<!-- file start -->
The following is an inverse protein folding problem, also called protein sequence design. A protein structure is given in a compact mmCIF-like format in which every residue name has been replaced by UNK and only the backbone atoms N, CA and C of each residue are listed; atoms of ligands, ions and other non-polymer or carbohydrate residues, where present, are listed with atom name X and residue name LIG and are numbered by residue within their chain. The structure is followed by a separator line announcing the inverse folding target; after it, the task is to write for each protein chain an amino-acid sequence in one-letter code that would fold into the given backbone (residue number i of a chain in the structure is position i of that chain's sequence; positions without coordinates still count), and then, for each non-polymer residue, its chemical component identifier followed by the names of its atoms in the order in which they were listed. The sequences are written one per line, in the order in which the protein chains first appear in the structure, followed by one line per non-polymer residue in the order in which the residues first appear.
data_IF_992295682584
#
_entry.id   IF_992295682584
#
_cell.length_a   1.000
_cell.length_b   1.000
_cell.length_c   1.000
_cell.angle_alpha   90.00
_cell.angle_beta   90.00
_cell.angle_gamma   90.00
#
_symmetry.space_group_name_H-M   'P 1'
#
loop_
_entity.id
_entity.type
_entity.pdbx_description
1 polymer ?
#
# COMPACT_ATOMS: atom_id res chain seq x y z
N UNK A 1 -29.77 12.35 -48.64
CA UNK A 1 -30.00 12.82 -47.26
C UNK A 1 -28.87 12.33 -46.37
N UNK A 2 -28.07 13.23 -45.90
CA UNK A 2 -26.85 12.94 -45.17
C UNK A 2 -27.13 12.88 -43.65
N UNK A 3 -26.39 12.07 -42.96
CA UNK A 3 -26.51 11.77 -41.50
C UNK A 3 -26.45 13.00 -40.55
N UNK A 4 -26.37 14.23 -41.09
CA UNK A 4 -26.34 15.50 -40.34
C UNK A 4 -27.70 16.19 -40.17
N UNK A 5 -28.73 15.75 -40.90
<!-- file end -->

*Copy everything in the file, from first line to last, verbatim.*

The following is an inverse protein folding problem, also called protein sequence design. A protein structure is given in a compact mmCIF-like format in which every residue name has been replaced by UNK and only the backbone atoms N, CA and C of each residue are listed; atoms of ligands, ions and other non-polymer or carbohydrate residues, where present, are listed with atom name X and residue name LIG and are numbered by residue within their chain. The structure is followed by a separator line announcing the inverse folding target; after it, the task is to write for each protein chain an amino-acid sequence in one-letter code that would fold into the given backbone (residue number i of a chain in the structure is position i of that chain's sequence; positions without coordinates still count), and then, for each non-polymer residue, its chemical component identifier followed by the names of its atoms in the order in which they were listed. The sequences are written one per line, in the order in which the protein chains first appear in the structure, followed by one line per non-polymer residue in the order in which the residues first appear.
data_IF_992295682584
#
_entry.id   IF_992295682584
#
_cell.length_a   1.000
_cell.length_b   1.000
_cell.length_c   1.000
_cell.angle_alpha   90.00
_cell.angle_beta   90.00
_cell.angle_gamma   90.00
#
_symmetry.space_group_name_H-M   'P 1'
#
loop_
_entity.id
_entity.type
_entity.pdbx_description
1 polymer ?
#
# COMPACT_ATOMS: atom_id res chain seq x y z
N UNK A 1 -29.77 12.35 -48.64
CA UNK A 1 -30.00 12.82 -47.26
C UNK A 1 -28.87 12.33 -46.37
N UNK A 2 -28.07 13.23 -45.90
CA UNK A 2 -26.85 12.94 -45.17
C UNK A 2 -27.13 12.88 -43.65
N UNK A 3 -26.39 12.07 -42.96
CA UNK A 3 -26.51 11.77 -41.50
C UNK A 3 -26.45 13.00 -40.55
N UNK A 4 -26.37 14.23 -41.09
CA UNK A 4 -26.34 15.50 -40.34
C UNK A 4 -27.70 16.19 -40.17
N UNK A 5 -28.73 15.75 -40.90